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I have following tables.

table system

  • sys_id
  • name


table requests

  • sys_id
  • request_id
  • subject

foreign key requests.sys_id --> system.sys_id

table field

  • sys_id
  • field_id
  • name

foreign key field.sys_id --> system.sys_id

table requests_props

  • sys_id
  • request_id
  • field_id
  • field_value

foreign key requests_props( sys_id, request_id ) --> requests(sys_id,request_id)

Until this point every thing is fine. So here I can

  1. create a system with a particular sys_id ( in table system)
  2. create some fields (properties) in this system ( in table fields )
  3. add request to the system ( in table requests )
  4. set the field values (properties) for each request corresponding to the field_ids of that system. (in table requests_props)

Now I want to create a set to Draft requests. So each request can have multiple drafts for it. Drafts are nothing but temporary requests. So I have decided on following schema

table drafts

  • draft_id
  • sys_id
  • request_id

foreign key drafts(sys_id,request_id) --> requests(sys_id,request_id)

table drafts_props

  • draft_id
  • field_id
  • field_value

primary(draft_id, field_id)
foreign key drafts_props(draft_id) --> drafts(draft_id)
foreign key ?????????? between drafts_props and fields table ??????????????

here I want to create the foreign key relation between the table *drafts_props* to fields table where by I can make sure that the *drafts_props* have the same *field_id* that are allowed by the *draft_id's* association between the drafts table and *drafts_props* table and the *sys_id* associated with that draft.

i.e. to find the valid field_ids that can come in drafts_props table, I first have to join the drafts_props table to drafts table on drafts_id and find the associated sys_id with that draft and then find the field_ids associated with that sys_id in fields table. This will give me the valid field_ids.

but as far as I know I cannot use 3 tables to create the foreign key constraint. foreign key [drafts_props].[draft_id], [drafts].[sys_id] references [fields].[sys_id], [fields].[field_id]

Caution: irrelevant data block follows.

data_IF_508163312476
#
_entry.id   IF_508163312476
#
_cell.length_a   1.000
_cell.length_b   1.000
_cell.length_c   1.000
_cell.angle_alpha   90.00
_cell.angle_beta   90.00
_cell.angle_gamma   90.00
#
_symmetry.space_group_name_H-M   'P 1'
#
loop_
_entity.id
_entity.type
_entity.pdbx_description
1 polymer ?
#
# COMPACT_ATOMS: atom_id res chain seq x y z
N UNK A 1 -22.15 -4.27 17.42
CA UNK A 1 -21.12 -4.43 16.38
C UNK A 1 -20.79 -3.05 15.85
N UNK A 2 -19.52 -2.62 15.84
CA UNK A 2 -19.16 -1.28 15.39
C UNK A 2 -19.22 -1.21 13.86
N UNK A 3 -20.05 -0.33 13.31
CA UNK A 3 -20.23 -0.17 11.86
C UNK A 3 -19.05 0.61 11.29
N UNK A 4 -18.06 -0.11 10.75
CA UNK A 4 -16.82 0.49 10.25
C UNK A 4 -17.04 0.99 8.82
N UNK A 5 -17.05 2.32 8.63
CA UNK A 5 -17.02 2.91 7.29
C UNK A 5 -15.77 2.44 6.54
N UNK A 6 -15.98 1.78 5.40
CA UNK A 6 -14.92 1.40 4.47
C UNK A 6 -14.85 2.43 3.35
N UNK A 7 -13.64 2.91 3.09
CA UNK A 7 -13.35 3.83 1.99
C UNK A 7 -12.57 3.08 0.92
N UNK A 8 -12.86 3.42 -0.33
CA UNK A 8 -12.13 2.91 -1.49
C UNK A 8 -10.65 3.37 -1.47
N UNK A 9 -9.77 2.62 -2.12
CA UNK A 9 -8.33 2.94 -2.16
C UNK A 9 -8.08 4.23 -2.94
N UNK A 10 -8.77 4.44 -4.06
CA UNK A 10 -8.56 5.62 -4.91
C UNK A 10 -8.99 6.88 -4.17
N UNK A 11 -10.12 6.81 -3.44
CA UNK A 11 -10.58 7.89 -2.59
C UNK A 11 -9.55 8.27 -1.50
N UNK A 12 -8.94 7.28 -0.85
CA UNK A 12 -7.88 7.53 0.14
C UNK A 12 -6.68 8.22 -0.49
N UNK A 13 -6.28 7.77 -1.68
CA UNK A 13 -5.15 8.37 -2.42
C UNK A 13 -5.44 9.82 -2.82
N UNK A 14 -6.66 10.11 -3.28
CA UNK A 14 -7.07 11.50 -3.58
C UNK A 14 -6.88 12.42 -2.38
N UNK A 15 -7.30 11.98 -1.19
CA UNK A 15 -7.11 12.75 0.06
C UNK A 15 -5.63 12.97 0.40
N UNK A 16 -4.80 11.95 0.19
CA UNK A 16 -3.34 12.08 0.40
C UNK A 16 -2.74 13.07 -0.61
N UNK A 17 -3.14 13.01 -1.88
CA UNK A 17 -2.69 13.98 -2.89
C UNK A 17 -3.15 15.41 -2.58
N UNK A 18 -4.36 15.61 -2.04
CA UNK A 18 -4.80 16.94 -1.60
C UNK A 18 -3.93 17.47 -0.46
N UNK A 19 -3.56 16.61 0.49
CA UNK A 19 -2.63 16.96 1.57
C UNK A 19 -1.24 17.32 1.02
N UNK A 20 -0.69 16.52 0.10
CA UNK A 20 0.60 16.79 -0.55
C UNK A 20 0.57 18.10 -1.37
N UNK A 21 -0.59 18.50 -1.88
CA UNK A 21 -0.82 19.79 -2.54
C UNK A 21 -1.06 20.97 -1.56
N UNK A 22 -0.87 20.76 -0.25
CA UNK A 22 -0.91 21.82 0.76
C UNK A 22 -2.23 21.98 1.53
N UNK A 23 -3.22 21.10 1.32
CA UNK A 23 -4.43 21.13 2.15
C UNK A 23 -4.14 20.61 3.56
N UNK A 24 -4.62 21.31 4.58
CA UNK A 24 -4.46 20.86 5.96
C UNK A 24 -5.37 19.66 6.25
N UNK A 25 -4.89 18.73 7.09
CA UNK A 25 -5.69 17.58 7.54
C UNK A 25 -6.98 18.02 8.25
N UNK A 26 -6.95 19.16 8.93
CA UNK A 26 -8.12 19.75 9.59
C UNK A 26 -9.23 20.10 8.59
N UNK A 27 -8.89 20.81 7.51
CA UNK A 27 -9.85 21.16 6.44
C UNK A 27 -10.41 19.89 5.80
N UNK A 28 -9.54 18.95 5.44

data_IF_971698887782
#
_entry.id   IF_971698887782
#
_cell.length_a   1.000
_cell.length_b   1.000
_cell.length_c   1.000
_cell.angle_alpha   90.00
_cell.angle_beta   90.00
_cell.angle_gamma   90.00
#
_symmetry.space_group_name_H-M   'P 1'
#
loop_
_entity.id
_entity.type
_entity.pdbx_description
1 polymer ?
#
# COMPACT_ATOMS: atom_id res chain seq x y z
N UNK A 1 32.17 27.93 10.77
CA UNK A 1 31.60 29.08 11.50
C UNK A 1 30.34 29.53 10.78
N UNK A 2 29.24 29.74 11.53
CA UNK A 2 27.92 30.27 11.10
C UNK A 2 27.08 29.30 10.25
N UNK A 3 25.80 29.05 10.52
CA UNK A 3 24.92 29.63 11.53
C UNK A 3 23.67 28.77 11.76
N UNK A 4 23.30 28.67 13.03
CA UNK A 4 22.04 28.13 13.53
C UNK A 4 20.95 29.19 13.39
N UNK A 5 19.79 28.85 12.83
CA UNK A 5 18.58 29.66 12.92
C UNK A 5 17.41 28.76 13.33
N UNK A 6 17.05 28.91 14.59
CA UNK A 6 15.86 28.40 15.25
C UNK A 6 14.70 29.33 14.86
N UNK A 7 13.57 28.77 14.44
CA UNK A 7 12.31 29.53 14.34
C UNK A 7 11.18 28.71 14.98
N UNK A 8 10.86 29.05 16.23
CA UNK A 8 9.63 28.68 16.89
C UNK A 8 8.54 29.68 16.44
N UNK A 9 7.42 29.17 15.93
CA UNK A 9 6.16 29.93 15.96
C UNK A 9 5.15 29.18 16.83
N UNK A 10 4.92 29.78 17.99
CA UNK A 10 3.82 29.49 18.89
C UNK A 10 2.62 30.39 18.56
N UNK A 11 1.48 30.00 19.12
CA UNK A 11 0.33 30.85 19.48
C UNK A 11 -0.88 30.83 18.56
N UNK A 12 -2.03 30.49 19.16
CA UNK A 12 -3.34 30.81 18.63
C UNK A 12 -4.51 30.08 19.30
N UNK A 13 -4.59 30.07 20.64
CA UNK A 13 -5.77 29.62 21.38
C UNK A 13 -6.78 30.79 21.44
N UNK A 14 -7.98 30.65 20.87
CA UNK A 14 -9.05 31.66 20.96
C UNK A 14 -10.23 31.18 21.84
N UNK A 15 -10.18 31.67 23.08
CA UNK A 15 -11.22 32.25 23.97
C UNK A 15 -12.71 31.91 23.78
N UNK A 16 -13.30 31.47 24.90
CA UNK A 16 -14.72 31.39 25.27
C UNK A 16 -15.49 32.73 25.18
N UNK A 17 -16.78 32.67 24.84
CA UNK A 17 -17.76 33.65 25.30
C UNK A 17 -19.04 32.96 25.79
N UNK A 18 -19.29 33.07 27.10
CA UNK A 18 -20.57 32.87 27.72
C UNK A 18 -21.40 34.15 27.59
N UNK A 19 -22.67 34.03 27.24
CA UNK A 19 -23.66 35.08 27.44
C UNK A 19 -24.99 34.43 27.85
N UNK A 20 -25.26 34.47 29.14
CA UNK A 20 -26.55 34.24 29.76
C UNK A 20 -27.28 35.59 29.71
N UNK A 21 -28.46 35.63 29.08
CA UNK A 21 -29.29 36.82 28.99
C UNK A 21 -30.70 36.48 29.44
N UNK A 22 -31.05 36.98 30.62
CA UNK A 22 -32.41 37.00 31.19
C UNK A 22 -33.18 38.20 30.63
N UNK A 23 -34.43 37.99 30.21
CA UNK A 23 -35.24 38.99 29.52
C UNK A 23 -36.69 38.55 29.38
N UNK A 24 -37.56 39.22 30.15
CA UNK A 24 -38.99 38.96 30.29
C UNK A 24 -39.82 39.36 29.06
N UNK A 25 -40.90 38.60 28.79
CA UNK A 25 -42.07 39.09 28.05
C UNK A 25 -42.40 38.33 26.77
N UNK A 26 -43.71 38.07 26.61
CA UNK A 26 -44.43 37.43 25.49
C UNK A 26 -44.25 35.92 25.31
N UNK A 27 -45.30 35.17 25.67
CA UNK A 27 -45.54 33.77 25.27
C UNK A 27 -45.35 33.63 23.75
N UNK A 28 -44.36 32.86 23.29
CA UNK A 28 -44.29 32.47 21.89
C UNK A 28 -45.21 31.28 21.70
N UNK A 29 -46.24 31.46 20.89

of course I can include the column sys_id in table drafts_props also so that I can create such a constraint but I don't want to create this redundancy. Also I cannot change the tables system, requests, requests_props and fields.

thanks in advance !

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please read your posted question and if possible make it short so it will be more readable and more expert can answer. – rahularyansharma Oct 5 '11 at 10:38

The problem of including sys_id in drafts_props is not that it will take physical space (which it will, but this is not a problem). The problem is that you could end-up with a drafts_props row that references the drafts with one sys_id, while at the same time having a different sys_id itself.

Should that be legal?

  1. f yes, just include sys_id in drafts_props, outside its PK.
  2. If not, you'll need to change the database model so sys_id naturally propagates down identifying relationship and becomes part of the drafts_props primary key. Something like this:

    drafts (
        draft_id PK
        sys_id PK
        FK (sys_id, request_id) -> requests
    drafts_props (
        draft_id PK
        sys_id PK
        field_id PK
        FK (draft_id, sys_id) -> drafts
        FK (sys_id, field_id) -> field

Additional suggestions:

  • You might also want to consider the order of fields in some of your primary keys (i.e. you might want to put sys_id in the first place, depending on typical query patterns).
  • If you are concerned about physical storage space, some DBMSes (I know of Oracle, others probably too) can fairly efficiently compress composite indexes that contain a lot of repetitions (such as, presumably, sys_id in your case). Some can even compress the table data.
share|improve this answer
I saw your suggestion long back and found it useful. Thanks. – nattu Oct 17 '11 at 5:37

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